Speaking on the webinar were Dena Belzer, President of Strategic Economics and partner in the Center for Transit-Oriented Development; Crista M. Gardner, Senior Planner at Portland Metro; and David Johnson AICP, Director of Planning, Roaring Fork Transportation Authority. The webinar was moderated by Elizabeth Wampler, Program Associate at Reconnecting America and the Center for Transit-Oriented Development.
As Detroit’s offices fill up, suburbs feel pain The Detroit News, August 29, 2011
When MyInsuranceExpert.com announced last week it is moving its headquarters and 85 workers from Troy to one of the downtown Detroit office buildings bought by entrepreneur Dan Gilbert, the online life insurance brokerage firm joined a growing trend. And most of downtown Detroit’s gain is amounting to some pain for the suburban office market.
‘Land Bank’ Knocks Out Some Foreclosure Problems NPR, August 30, 2011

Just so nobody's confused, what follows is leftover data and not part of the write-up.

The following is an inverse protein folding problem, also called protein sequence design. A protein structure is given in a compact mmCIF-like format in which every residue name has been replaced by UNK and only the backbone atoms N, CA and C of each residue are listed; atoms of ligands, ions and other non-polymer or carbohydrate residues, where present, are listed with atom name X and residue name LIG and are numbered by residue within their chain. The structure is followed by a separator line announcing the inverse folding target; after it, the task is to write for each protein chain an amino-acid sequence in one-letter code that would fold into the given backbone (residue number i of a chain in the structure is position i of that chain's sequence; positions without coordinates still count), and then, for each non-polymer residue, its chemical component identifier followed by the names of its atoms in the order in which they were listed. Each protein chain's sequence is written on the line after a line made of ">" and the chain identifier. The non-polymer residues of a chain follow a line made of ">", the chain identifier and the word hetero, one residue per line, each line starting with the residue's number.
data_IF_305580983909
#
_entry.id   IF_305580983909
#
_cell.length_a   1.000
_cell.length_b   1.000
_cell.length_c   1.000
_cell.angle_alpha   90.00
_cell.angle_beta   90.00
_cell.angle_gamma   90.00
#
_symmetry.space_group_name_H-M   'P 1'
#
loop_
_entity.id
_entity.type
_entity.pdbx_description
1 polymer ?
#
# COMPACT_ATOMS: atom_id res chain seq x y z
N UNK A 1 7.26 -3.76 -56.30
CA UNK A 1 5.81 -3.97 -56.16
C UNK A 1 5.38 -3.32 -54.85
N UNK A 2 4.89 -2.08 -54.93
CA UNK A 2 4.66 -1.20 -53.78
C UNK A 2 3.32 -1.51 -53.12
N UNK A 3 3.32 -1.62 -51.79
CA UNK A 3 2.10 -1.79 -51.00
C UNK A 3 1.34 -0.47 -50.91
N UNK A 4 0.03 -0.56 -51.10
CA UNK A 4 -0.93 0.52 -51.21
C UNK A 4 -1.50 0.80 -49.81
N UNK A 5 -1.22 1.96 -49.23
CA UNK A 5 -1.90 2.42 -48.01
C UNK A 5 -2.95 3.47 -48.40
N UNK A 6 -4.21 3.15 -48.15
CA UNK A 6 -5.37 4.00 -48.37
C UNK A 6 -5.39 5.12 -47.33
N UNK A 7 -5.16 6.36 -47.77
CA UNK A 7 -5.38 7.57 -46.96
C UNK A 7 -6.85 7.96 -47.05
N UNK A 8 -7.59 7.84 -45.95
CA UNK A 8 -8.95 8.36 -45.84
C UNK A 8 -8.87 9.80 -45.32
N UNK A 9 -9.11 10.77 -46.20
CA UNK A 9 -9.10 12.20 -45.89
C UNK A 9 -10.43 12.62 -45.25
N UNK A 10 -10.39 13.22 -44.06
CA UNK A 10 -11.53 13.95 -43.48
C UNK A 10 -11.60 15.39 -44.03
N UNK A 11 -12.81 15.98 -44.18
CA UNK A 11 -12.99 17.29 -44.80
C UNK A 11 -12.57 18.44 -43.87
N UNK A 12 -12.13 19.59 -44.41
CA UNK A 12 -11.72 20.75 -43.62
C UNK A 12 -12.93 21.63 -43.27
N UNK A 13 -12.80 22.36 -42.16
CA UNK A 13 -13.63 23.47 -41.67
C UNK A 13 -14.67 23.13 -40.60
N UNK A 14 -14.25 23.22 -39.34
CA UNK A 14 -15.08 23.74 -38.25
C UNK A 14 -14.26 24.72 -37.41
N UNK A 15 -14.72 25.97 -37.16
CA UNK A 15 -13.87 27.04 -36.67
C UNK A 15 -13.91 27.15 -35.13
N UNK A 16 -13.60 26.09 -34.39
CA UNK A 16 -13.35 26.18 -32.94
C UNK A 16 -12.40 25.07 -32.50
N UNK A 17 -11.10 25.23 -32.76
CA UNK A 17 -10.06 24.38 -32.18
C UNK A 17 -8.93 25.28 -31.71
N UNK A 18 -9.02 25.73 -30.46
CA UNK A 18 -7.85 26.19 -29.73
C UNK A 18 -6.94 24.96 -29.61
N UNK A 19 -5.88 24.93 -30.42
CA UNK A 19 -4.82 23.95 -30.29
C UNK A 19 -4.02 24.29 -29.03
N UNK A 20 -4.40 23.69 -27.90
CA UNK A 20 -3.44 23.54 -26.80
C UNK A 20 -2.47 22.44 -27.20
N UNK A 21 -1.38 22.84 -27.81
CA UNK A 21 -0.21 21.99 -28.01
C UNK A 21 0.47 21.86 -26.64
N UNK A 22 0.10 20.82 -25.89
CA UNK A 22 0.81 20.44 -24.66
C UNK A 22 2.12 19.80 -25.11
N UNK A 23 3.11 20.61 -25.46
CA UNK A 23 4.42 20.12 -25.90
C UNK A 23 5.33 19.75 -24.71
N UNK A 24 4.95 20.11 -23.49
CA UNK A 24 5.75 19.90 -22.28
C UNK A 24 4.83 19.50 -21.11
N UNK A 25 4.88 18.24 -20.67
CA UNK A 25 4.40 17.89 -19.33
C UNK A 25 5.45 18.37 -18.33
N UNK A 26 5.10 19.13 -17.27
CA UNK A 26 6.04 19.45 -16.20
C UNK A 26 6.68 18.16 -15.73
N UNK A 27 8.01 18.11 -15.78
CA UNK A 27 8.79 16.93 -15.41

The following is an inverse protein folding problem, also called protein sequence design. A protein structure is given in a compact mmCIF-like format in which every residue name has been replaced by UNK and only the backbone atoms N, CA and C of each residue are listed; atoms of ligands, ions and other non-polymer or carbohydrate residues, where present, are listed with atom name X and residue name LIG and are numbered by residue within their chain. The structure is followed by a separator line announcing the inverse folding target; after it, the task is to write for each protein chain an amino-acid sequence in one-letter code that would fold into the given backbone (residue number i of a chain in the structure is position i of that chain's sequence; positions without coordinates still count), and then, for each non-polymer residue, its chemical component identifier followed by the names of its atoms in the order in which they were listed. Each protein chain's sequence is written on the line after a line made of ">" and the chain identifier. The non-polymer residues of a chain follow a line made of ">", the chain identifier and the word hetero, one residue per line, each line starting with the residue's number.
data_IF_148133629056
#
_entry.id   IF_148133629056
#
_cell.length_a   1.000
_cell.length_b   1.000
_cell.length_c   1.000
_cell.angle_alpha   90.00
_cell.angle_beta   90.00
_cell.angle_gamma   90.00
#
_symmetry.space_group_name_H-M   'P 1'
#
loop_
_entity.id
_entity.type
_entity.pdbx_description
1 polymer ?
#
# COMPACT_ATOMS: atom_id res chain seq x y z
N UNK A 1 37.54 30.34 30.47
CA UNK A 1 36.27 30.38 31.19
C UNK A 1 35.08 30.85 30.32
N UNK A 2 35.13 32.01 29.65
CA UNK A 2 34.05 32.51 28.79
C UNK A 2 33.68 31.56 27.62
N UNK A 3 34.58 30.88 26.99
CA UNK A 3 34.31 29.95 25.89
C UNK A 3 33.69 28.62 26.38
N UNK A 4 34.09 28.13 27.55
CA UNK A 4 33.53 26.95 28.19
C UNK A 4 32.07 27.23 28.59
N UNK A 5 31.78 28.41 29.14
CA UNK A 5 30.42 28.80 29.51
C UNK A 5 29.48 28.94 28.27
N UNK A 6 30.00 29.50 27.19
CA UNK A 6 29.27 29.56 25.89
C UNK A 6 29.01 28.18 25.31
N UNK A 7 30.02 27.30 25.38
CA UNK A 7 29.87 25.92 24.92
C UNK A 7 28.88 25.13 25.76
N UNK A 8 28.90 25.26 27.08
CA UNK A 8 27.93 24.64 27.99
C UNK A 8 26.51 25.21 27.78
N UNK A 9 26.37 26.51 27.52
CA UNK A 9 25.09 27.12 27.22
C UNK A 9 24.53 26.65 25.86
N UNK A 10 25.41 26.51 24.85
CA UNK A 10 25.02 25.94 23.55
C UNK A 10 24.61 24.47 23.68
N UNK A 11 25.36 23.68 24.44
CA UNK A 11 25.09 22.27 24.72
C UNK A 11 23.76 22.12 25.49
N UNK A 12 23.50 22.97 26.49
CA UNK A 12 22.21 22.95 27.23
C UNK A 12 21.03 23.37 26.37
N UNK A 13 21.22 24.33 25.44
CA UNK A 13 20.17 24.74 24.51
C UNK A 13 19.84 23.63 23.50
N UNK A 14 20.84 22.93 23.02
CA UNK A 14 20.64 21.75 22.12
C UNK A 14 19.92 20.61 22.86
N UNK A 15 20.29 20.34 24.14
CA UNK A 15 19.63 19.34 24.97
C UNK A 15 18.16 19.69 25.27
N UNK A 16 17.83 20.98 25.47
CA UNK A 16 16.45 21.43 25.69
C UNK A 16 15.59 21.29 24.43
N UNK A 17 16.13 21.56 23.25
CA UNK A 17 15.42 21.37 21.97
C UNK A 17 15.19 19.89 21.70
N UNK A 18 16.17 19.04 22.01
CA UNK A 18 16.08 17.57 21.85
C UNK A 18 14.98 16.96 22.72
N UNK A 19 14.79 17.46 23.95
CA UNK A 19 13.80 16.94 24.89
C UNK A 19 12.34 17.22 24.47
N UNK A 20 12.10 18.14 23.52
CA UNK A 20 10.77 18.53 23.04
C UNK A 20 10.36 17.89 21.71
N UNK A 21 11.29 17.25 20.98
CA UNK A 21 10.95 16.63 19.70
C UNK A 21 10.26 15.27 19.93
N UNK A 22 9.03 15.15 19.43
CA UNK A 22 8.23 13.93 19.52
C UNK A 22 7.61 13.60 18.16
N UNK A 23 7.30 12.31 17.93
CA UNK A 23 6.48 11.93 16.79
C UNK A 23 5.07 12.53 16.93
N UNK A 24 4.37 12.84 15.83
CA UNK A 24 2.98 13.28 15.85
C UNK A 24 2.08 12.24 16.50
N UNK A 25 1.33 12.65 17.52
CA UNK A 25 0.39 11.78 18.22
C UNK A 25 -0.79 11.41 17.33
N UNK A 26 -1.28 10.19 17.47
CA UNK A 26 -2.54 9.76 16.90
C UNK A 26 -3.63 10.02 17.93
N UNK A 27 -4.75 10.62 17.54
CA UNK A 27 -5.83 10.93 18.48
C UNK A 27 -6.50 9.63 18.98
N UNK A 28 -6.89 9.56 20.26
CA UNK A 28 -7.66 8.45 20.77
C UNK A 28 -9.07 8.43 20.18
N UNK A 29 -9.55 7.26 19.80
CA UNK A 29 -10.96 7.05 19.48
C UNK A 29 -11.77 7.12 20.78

Cities have been tearing down crumbling, vacant houses for decades. The money for municipal demolition bills usually comes out of city budgets, but in Cleveland the housing crisis has started to change that equation.
No Public Transit? No Job Wired, August 29, 2011
“Folks have followed the affordable housing, followed the jobs, but if they lose a job or lose a little bit of income, or if the car breaks down and they can’t afford to fix it, they’re stuck,” said David Goldberg, communications director at Transportation For America, a public transportation advocacy group.
Transit Closing Doors Wall Street Journal, August 27, 2011
The plan to shut down mass transit was designed to protect a transportation infrastructure that’s more than a century old in some places…”They’ve been upgrading the fan plants and the pump plants little by little,” said Pete Foley, an official with Transport Workers Union Local 100, which represents many bus and subway workers. “They upgrade them when they get money, but they don’t get a lot of money.”
GOP House leader Eric Cantor doesn’t like Capital Bikeshare TBD (D.C.), August 29
Of the three programs Cantor points to [to cut funding], one is bike-sharing programs. The other two options are to eliminate grants to worsted wool manufacturers or the EPA’s Science to Achieve Results program. Capital Bikeshare is less than a year old, but its expansion and success throughout the District has already inspired examples around the country. But what Cantor poses is an existential threat to its existence.